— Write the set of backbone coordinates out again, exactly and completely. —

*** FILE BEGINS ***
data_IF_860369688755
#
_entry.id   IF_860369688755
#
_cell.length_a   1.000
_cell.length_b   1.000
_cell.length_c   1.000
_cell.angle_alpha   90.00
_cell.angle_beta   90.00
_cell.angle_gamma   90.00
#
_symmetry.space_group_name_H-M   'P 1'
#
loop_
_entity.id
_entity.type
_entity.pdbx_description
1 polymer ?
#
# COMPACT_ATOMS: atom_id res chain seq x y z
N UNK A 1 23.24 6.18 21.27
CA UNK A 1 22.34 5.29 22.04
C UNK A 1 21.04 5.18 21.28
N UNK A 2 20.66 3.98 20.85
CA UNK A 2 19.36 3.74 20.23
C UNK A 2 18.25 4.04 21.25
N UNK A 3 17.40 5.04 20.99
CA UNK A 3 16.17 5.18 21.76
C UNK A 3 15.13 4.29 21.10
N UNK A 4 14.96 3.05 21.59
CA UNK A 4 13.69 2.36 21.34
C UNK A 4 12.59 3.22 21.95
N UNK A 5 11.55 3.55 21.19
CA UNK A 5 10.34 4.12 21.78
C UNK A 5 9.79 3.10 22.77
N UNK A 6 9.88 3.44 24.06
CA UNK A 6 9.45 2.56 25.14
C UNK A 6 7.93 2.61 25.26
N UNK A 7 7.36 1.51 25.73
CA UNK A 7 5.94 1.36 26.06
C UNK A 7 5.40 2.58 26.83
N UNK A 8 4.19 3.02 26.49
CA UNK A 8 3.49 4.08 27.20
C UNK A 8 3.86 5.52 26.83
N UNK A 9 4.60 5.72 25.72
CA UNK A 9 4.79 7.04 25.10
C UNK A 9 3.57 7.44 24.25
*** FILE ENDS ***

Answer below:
data_IF_860369688755
#
_entry.id   IF_860369688755
#
_cell.length_a   1.000
_cell.length_b   1.000
_cell.length_c   1.000
_cell.angle_alpha   90.00
_cell.angle_beta   90.00
_cell.angle_gamma   90.00
#
_symmetry.space_group_name_H-M   'P 1'
#
loop_
_entity.id
_entity.type
_entity.pdbx_description
1 polymer ?
#
# COMPACT_ATOMS: atom_id res chain seq x y z
N UNK A 1 23.24 6.18 21.27
CA UNK A 1 22.34 5.29 22.04
C UNK A 1 21.04 5.18 21.28
N UNK A 2 20.66 3.98 20.85
CA UNK A 2 19.36 3.74 20.23
C UNK A 2 18.25 4.04 21.25
N UNK A 3 17.40 5.04 20.99
CA UNK A 3 16.17 5.18 21.76
C UNK A 3 15.13 4.29 21.10
N UNK A 4 14.96 3.05 21.59
CA UNK A 4 13.69 2.36 21.34
C UNK A 4 12.59 3.22 21.95
N UNK A 5 11.55 3.55 21.19
CA UNK A 5 10.34 4.12 21.78
C UNK A 5 9.79 3.10 22.77
N UNK A 6 9.88 3.44 24.06
CA UNK A 6 9.45 2.56 25.14
C UNK A 6 7.93 2.61 25.26
N UNK A 7 7.36 1.51 25.73
CA UNK A 7 5.94 1.36 26.06
C UNK A 7 5.40 2.58 26.83
N UNK A 8 4.19 3.02 26.49
CA UNK A 8 3.49 4.08 27.20
C UNK A 8 3.86 5.52 26.83
N UNK A 9 4.60 5.72 25.72
CA UNK A 9 4.79 7.04 25.10
C UNK A 9 3.57 7.44 24.25